Gold scored its biggest gains from the first round of QE, with a 35.66% pop. But thereafter, gold’s performance for each successive round of QE substantially decelerated. In fact, gold’s gross gain of 45.76% during QE1 and QE2 was nearly been wiped out by its 32.91% loss during QE3.
Furthermore, the relative performance of U.S. stocks versus gold during these three periods of QE gives a realistic view of gold’s relative performance.
During QE1, the SPDR S&P 500 ETF (SPY) gained 34.51%, in QE2 it gained 12.07%, and in QE3 it soared 46.16%. Not only did SPY beat gold’s performance during two out of three QE periods, but the S&P 500′s collective gain of 92.74% for all three rounds of QE easily outdistanced gold’s net gain of just 12.85%.
Not even the performance of long-term U.S. Treasuries (TLT), which the Fed actively bought during QE, comes close to matching stocks. TLT lost 11.22% during QE1, it lost 4.38% during QE2, and recorded a small gain of 3.88% during QE3. Put another way, the U.S. stock market—not gold—was easily the biggest beneficiary of QE.
“All fiat currencies have eventually disappeared, but gold has been around as an asset for 5,000 years,” argues Daryl Montgomery, author of “Inflation Smart: Profitable Investing When Money Devalues” (2012). “Even today, only people in Western countries have faith in paper money. This has never happened in India, China, Russia, the Gulf oil states or in any developing economy.”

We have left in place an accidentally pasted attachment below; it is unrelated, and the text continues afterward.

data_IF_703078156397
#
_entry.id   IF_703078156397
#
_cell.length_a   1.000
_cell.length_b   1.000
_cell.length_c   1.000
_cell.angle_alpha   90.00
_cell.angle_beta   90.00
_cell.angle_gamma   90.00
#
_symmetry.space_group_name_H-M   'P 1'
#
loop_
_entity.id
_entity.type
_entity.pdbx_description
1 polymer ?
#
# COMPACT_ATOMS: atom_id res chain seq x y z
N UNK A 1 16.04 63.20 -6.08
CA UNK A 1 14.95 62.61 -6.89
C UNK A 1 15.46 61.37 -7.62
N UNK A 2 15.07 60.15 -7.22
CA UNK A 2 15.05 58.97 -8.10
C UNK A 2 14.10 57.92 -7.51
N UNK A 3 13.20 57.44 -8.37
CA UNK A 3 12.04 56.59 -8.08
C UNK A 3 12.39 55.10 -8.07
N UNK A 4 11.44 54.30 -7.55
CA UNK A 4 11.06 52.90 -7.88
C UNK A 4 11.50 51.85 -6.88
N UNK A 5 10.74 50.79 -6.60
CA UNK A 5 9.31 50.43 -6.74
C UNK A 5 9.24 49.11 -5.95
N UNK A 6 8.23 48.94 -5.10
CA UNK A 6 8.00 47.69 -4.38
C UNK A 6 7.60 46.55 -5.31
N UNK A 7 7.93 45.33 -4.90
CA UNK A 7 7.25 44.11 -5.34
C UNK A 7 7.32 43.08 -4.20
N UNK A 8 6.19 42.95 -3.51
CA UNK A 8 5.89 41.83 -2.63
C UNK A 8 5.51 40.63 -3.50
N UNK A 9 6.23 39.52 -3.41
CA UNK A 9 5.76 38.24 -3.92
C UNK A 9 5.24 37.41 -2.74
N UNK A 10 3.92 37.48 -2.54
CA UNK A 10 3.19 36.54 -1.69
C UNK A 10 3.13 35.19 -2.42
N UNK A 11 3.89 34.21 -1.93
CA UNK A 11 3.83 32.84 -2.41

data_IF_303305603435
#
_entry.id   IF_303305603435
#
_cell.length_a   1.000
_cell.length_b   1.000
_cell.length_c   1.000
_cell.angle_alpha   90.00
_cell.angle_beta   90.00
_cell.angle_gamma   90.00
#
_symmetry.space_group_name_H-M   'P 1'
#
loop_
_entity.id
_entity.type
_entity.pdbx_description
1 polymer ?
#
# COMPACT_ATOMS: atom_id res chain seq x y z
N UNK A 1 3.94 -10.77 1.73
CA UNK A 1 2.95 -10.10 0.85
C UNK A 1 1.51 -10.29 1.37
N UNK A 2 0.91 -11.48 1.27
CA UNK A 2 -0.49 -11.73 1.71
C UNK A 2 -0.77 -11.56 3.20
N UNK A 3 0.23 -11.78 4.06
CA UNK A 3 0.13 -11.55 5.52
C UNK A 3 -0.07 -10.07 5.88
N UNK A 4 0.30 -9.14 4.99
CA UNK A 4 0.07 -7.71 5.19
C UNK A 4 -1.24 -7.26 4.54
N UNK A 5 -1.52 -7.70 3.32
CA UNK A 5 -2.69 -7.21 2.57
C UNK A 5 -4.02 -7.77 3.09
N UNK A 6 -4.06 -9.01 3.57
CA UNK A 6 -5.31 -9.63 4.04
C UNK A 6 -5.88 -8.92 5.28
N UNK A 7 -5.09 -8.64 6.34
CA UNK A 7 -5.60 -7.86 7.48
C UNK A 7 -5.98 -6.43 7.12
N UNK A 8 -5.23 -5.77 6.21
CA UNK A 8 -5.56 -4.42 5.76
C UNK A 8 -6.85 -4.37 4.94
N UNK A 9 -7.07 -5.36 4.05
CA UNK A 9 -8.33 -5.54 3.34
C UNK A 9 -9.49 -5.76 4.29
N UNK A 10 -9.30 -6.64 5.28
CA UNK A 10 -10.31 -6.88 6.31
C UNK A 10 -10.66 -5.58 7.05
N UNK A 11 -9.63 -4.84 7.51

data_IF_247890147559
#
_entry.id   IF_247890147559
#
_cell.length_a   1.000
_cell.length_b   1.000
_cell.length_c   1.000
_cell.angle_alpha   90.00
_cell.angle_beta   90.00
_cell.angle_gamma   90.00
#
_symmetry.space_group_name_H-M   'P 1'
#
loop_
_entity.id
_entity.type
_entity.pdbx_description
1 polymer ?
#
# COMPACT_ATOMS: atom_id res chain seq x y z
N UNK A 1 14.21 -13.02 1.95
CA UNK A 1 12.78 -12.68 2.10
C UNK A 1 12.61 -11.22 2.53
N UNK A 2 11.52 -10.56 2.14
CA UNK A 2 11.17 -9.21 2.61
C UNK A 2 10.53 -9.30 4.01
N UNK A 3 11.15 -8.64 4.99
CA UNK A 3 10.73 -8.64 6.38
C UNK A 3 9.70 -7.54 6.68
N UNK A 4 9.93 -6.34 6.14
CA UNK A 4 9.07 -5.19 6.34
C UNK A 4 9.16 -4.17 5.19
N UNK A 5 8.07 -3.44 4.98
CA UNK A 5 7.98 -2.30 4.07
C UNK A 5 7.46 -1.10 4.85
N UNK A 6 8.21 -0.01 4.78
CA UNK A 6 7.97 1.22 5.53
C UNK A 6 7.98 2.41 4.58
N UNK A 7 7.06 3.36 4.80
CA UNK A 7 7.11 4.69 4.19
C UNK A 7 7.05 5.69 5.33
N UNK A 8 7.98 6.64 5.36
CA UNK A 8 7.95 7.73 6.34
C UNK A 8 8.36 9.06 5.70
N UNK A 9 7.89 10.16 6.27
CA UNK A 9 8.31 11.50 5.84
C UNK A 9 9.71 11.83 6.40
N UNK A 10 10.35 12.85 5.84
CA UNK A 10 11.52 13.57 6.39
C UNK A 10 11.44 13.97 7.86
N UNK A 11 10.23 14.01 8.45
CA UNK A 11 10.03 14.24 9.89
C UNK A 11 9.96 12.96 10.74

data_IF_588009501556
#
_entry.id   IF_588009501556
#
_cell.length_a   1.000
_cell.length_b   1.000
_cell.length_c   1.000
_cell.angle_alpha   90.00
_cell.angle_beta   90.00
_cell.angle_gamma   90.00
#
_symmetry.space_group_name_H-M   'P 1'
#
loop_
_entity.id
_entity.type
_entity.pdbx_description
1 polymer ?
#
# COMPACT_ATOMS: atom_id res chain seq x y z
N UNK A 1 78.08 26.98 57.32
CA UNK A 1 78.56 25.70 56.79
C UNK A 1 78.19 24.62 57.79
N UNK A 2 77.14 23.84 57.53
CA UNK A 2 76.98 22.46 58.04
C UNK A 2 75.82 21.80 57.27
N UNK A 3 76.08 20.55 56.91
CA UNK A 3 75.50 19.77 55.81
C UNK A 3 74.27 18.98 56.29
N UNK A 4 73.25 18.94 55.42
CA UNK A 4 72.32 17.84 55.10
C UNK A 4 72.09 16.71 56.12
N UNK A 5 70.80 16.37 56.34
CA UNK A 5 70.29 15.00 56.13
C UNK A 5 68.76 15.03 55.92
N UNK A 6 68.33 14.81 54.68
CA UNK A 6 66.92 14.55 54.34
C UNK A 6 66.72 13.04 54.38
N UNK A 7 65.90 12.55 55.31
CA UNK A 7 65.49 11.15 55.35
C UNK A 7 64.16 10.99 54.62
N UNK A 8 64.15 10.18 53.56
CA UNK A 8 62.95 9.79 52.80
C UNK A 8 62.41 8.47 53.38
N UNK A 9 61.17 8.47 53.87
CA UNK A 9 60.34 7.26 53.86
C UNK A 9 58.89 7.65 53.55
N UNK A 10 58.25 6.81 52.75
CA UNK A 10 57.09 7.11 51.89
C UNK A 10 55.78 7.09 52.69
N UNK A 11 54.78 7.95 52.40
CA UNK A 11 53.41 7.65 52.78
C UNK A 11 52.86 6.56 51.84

Instead of doubling down on a weak euro, Montgomery says that Europeans should be adding to their purchases of gold because of what happened in Switzerland and the current problems in Greece. He thinks the euro could devalue much further.
What about upstart competitors to gold like bitcoin? Will they hurt gold demand?
“People do use bitcoin as an alternative to gold, but bitcoin, like all paper money in the world, is not backed by any hard asset, nor is there any tax authority behind it,” said Montgomery. “Essentially, it is a fiat electronic currency without much of a track record. It is also extremely volatile, more volatile than any paper currency, something most investors don’t like.”
In the end, gold will have its fans and its detractors. But if it holds up the same way it did in 2008 during whatever upcoming shocks surprise financial markets, gold can easily regain its luster.